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The Making of a Midwestern Solar Energy Standard

| Written by John Farrell | 2 Comments | Updated on Mar 14, 2013 The content that follows was originally published on the Institute for Local Self-Reliance website at http://ilsr.org/making-midwestern-solar-energy-standard/
Cost of 10 Percent Solar for MN

Last night, the House Energy Policy Committee in the Minnesota state legislature voted 8-6 to approve a 4% by 2025 solar energy standard, with an innovative new approach to financing solar power.  It’s a powerful first step for what would be one of the more robust policies to support distributed, local solar power in the country.

The policy has three key pieces, outlined below.

 

 

 

A Solar Standard

Following in the steps of 16 other states, Minnesota sets a timeline for utilities to add solar to their electricity mix:

0.5% of electricity sales by 2016

2.0% of electricity sales by 2020

4.0% of electricity sales by 2025

And, an “objective” of 10% solar by 2030

Unlike other states, this solar energy standard is not a carve-out of the existing 25% by 2025 renewable energy standard, but is in addition to that standard.

Paying for Production: The Value of Solar (VOS) & Incentive

In addition to the standard, the legislation requires utilities to mimic the VOS calculation popularized by Austin Energy in Texas, essentially setting a market price for solar power (per kilowatt-hour) on the basis of its value to the grid. There are seven components address in the bill:

  1. Line loss savings from avoided electricity imports on the transmission and distribution grid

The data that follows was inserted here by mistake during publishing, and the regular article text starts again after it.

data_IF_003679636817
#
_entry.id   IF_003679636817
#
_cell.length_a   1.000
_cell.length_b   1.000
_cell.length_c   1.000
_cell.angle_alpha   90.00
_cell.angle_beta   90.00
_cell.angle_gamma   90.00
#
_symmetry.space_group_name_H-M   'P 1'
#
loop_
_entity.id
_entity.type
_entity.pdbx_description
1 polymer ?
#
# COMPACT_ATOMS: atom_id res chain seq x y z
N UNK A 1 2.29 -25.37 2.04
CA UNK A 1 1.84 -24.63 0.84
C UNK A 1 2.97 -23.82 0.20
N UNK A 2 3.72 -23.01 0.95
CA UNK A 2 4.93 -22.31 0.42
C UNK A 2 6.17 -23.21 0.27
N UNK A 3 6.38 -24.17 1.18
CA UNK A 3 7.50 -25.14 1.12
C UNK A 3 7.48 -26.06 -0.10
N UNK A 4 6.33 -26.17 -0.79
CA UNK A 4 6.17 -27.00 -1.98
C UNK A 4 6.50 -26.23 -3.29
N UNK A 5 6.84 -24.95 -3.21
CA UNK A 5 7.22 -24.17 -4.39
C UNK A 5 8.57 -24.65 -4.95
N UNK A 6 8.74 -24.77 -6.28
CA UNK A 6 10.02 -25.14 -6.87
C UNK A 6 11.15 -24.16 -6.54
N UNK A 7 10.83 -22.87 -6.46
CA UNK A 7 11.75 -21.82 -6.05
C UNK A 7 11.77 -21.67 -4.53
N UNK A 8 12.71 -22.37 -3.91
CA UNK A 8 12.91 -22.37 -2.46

2. Capacity savings from avoiding upgrades to transmission and distribution systems by providing local power
  3. Energy savings from reducing wholesale energy purchases
  4. Generation capacity savings from offsetting the need for new (peak) capacity
  5. Fuel price hedge value from a zero fuel cost energy source
  6. Environmental benefits
  7. Economic benefits from the growth of the state’s solar industry

For more context, this article talks more generally about the value of distributed generation to the grid and this study [pdf] gets right into the nitty gritty of Austin’s calculation.

The VOS price will be combined with a production-based incentive (PBI) to offer solar energy generators a price sufficient to provide a reasonable return on investment if their project produces energy as anticipated.  This “reference price” (VOS+PBI) will be differentiated by project size:

  • Residential
  • Small commercial (less than 25 kilowatt (kW))
  • Large commercial rooftop (25 kW to 2,000 kW)
  • Large commercial ground-mounted (25 kW to 2,000 kW)

As is implied above, no project larger than 2 MW may get the VOS or PBI, but rather would seek a power purchase contract via utility request for proposal or competitive bid process.

A Standard, Long-Term Contract